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Nitrogen balance and definition of requirement
The starting point for estimating total protein needs has been, in most studies, the measurement of the amount of dietary nitrogen needed for zero nitrogen balance, or equilibrium, in adults. In the growing infant and child and in women during pregnancy and lactation, or when repletion is necessary following trauma and infection, for example, there will be an additional requirement associated with the net depo-sition of protein in new tissue and that due to secre-tion of milk. Thus, a United Nations (UN) Expert Consultation in 1985 defined the dietary need for protein as follows.
The protein requirement of an individual is defined as the lowest level of dietary protein intake that will balance the losses from the body in persons maintaining energy balance at modest levels of physical activity. In children and pregnant or lactating women, the protein requirement is taken to also include the needs associated with the deposition of tissues or the secretion of milk at rates consistent with good health.
Most estimates of human protein requirements have been obtained directly, or indirectly, from measurements of nitrogen excretion and balance (Nitrogen balance = Nitrogen intake – Nitrogen excretion via urine, feces, skin, and other minor routes of nitrogen loss). It must be recognized that the nitro-gen balance technique has serious technical and inter-pretative limitations and so it cannot serve as an entirely secure or sufficient basis for establishing the protein and amino acid needs for human subjects. Thus, there are:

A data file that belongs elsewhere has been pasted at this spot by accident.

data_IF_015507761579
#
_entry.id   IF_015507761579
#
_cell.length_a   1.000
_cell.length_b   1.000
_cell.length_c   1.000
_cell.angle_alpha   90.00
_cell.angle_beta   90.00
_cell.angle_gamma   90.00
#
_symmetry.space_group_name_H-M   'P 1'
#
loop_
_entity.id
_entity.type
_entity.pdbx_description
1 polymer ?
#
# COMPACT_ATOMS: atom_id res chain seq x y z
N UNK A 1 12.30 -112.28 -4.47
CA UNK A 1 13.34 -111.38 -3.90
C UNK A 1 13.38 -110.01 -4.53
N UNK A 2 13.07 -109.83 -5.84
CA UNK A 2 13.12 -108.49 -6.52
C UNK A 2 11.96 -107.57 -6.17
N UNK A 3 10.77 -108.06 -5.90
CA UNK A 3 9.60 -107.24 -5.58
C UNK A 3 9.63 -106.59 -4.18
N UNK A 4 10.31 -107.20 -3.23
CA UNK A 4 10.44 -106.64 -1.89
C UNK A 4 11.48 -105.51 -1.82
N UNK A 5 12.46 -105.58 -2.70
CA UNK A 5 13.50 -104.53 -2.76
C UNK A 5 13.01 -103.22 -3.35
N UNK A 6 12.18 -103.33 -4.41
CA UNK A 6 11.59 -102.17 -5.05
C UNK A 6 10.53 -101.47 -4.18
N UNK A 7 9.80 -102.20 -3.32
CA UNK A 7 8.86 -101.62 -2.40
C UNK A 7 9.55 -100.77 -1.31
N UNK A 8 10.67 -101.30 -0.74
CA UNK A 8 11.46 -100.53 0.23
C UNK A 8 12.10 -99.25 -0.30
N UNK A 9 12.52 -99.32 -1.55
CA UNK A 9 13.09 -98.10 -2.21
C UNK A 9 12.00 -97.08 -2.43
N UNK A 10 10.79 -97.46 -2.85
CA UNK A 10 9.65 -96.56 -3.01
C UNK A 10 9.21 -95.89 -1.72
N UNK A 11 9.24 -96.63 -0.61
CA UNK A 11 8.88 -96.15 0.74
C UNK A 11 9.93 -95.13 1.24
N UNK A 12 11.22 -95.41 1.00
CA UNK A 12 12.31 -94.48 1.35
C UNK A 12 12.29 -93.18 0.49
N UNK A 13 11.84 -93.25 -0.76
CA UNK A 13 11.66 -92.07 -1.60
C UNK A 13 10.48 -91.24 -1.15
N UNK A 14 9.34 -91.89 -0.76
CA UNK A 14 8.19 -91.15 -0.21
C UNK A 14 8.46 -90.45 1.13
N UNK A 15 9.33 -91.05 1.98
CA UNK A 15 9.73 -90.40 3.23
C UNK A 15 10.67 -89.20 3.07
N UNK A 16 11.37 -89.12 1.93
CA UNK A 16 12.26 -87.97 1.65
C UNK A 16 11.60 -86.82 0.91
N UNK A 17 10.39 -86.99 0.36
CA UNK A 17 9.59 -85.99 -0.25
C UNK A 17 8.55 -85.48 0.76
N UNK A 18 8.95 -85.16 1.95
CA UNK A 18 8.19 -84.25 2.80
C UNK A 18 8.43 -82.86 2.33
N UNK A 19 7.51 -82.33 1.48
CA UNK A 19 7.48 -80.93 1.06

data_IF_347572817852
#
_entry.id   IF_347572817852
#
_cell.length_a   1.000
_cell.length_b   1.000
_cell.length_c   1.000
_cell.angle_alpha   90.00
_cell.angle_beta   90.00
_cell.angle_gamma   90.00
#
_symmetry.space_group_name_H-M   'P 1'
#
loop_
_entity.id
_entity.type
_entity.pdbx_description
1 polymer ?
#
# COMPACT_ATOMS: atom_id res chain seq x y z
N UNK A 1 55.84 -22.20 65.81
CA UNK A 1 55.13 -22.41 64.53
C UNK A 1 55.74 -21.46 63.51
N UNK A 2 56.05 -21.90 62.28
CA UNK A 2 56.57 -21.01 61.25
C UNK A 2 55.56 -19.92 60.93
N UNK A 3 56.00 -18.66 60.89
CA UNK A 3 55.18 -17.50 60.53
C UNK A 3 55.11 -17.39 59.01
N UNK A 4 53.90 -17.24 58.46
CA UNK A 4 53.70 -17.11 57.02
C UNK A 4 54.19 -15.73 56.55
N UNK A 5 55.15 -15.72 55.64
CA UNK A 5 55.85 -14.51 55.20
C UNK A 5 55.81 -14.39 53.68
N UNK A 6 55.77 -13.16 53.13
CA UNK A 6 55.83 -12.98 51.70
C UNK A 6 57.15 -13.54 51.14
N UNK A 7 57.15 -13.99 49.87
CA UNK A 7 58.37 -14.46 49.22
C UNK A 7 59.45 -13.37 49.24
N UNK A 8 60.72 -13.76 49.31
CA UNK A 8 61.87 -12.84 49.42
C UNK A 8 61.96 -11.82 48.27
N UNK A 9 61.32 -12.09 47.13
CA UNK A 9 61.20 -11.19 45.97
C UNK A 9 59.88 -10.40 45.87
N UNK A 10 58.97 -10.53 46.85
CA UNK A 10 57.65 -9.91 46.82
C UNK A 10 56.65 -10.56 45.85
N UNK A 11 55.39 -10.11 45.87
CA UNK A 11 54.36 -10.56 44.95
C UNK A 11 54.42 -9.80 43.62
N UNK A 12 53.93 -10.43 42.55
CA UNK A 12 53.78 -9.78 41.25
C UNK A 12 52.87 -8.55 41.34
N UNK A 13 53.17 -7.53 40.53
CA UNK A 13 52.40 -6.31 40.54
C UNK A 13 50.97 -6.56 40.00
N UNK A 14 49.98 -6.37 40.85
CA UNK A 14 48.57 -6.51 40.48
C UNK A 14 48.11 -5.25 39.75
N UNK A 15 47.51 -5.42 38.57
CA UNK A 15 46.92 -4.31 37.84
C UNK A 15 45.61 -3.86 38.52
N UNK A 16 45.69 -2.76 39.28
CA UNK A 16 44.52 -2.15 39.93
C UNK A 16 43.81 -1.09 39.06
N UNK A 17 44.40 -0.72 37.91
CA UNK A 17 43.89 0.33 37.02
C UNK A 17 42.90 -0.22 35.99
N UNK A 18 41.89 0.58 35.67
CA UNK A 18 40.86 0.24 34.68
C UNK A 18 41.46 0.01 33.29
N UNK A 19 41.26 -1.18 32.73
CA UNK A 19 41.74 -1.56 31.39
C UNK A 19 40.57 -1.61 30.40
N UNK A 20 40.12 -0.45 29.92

● a number of inherent sources of error in nitrogen balance measurements that should be considered
● a number of experimental requirements that must be met if reliable nitrogen balance data are to be obtained.
● the need to match closely energy intake with energy need, for the various reasons discussed earlier
●an appropriate stabilization period to the experi-mental diet and periods long enough to establish reliably the full response to a dietary change
●timing and completeness of urine collections
●absence of mild infections and of other sources of stress.
Reference to detailed reviews of the concepts behind and techniques involved in the nitrogen balance approach.
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